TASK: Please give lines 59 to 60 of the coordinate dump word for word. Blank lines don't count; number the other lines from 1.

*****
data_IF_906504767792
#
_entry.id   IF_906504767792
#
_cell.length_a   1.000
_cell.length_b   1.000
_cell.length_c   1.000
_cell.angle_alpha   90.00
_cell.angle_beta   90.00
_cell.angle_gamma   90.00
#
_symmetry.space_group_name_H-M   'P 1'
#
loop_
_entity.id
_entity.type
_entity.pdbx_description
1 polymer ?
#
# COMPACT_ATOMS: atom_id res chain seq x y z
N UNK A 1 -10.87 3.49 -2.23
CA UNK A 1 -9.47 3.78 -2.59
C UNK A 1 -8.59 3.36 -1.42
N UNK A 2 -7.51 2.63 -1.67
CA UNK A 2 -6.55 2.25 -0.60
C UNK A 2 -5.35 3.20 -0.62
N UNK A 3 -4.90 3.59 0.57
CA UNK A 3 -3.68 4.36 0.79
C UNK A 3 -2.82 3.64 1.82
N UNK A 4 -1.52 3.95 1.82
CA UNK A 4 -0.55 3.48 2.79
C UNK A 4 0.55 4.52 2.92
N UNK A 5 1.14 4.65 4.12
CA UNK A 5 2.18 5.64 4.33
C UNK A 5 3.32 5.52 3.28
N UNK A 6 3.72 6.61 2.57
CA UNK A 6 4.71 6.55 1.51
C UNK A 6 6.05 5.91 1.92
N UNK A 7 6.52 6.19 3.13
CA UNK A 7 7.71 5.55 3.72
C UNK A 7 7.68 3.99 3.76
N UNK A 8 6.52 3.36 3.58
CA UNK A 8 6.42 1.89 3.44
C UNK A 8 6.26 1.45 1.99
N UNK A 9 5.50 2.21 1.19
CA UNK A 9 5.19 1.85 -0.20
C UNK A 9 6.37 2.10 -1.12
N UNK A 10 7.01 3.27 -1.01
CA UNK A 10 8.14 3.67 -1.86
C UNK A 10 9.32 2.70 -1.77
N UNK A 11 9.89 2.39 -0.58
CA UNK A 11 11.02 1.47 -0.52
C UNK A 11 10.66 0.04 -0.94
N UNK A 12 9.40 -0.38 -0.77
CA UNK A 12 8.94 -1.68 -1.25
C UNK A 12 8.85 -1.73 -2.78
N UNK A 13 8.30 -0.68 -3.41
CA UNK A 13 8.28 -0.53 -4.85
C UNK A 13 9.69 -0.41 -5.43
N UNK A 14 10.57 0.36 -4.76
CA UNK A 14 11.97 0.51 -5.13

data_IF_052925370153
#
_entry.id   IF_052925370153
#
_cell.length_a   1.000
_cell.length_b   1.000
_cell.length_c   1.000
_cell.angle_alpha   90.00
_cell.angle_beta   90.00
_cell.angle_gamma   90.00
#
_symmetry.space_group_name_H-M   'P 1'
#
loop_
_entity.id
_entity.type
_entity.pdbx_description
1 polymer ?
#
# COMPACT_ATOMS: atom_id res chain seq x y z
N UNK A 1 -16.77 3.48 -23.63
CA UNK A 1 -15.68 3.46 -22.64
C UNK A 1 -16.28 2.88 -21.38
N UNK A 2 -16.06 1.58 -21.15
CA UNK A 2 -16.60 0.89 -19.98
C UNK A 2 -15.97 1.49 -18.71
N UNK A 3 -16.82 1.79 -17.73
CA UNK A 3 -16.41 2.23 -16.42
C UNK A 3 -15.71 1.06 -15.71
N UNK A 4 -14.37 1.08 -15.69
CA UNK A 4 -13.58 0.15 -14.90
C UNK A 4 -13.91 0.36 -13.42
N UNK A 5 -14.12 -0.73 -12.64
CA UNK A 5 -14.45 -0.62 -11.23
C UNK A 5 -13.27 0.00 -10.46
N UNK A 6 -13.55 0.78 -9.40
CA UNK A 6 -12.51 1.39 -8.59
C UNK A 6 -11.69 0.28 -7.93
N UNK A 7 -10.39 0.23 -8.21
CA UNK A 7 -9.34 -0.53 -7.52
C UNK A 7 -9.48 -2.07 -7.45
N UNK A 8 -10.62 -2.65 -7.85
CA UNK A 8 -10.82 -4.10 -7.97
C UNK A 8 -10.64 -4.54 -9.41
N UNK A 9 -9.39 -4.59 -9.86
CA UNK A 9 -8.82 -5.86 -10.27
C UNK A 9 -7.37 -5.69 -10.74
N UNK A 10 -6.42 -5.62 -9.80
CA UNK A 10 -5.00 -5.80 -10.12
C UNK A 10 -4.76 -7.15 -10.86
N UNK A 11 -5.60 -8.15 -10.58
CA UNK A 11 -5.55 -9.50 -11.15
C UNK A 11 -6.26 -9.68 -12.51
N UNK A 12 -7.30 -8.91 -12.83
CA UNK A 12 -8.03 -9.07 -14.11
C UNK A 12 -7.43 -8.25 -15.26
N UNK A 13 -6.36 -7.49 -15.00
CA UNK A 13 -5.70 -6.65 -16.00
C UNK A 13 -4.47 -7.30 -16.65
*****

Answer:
C UNK A 13 9.69 -0.41 -5.43
N UNK A 14 10.57 0.36 -4.76